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Sea change: investing for the next regime

Inspired by Mark Carney's 2019 speech of the same name, this series explores why inflation, slower growth and other extenuating circumstances are proving to be a tempestuous mix for investors.

Photo source: Zac Porter, Unsplash

Introduction  

A sea change is a profound transformation. Shakespeare first coined it in The Tempest to describe a literal change wrought by the sea, setting the scene for a tale rich with tragedy, comedy, magic and revenge.  
Our use is far more limited and prosaic, yet far more immediate for the work of investors.  

Our title was inspired by Mark Carney’s 2019 speech of the same name1, where he spoke of a “sea change in financial markets driven by growing concerns over the global economic outlook”. He referred to a sharp shift downwards in expected monetary policy and long-term bond yields, with trade tensions, policy uncertainty and fears about rising protectionism in a world where President Trump dominated political rhetoric.  

That sea change came before the coronavirus pandemic, greater awareness for the impacts of climate change, respondent sustainable transition policies, and a new war in Europe. This sea change is the result of all these accumulated impacts that have created the current storm. 

How this complexity translates into investment decisions depends on the tools of the investor. At Anthos, we study a number of macroeconomic scenarios which act as a guide, or compass, to strategically allocate assets for our clients. The current macroeconomic scenario is one of slower growth, higher inflation and uncertain monetary policy expectations in a phase that we call “stagflation”. Given this is a particularly problematic scenario, we are zooming in on it in this series of papers.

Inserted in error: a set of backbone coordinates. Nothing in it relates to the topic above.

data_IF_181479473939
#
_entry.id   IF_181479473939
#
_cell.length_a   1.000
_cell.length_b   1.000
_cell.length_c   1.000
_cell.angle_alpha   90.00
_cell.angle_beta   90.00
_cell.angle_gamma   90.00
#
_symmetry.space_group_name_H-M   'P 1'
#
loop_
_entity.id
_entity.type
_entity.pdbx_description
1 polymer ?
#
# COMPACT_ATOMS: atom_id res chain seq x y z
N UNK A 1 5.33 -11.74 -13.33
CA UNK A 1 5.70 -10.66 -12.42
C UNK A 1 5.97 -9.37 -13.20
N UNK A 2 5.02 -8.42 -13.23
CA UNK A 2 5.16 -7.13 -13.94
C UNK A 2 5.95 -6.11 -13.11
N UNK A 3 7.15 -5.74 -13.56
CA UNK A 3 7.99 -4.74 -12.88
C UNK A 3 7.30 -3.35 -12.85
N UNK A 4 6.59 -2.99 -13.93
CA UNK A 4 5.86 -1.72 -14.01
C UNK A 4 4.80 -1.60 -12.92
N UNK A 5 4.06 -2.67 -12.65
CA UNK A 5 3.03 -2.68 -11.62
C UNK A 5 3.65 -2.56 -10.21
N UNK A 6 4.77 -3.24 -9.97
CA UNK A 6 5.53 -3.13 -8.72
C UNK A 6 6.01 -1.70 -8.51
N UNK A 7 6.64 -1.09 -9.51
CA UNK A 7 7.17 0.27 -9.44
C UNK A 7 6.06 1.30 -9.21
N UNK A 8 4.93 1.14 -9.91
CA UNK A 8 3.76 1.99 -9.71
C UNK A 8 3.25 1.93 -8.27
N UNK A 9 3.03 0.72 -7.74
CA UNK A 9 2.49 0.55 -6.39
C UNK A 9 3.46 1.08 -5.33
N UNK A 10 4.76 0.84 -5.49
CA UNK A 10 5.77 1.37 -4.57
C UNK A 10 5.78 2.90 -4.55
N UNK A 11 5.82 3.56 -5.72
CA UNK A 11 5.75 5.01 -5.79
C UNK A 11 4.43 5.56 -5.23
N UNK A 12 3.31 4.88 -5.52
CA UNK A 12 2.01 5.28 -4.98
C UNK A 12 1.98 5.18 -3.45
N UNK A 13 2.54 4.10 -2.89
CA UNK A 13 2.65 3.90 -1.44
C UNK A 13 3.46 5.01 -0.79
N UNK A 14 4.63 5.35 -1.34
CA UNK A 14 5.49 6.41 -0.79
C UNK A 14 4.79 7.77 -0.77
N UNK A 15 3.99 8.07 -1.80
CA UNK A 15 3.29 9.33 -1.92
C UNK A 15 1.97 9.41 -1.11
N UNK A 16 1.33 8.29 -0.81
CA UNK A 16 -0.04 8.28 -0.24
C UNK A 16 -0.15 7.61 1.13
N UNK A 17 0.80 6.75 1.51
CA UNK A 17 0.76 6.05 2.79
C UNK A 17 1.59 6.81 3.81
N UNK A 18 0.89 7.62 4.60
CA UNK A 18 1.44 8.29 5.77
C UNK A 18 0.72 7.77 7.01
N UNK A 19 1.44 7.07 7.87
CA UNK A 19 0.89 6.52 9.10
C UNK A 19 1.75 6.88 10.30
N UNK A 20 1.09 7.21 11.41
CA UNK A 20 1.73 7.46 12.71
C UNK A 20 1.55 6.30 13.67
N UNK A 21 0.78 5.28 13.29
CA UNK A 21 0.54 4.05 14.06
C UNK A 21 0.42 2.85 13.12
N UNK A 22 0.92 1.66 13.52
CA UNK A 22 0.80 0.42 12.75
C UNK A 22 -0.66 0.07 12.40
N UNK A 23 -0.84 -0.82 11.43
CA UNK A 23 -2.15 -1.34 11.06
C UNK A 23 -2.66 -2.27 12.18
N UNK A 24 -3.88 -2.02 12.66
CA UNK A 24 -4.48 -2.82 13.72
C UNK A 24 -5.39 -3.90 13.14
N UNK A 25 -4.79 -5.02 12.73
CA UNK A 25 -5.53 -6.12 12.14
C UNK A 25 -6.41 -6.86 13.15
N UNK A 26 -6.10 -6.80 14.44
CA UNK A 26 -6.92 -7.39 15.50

To explain, the past few months have once again shown how the unexpected can approach upon our lives. As long-term investors, we strive to “look through” even geopolitical events or oil crises if their impact is deemed temporary and disconnected from the fundamentals of financial markets. However, the scars of the coronavirus pandemic are showing more clearly in the context of this crisis. War, energy and food security, and a sharper set of green policies now join the pandemic-driven inflation, slowing economic growth, and transition away from fossil fuels that we were already witnessing before Russia invaded Ukraine. All of these things are connected, with first, second, and third-order impacts.  

Understanding those impacts is critical to our work. Using our macroeconomic scenarios framework and definitions as a guide, in this Sea change: investing for the next regime series, we explain how we are navigating through this particular stagflation regime. In so doing, we hope to show how we make investment decisions, not just to weather brief storms like stagflation, but also to navigate a much longer journey as long-term, active and responsible investors. 

1https://www.bankofengland.co.uk/speech/2019/mark-carney-speech-bournemouth-regional-visit 

 

This is a marketing communication. Please refer to the Private Placement Memorandum of Anthos Fund II RAIF-SICAV S.A. ("PPM") before making any final investment decisions. The PPM may be provided upon request. Please note: these funds are open to professional investors only.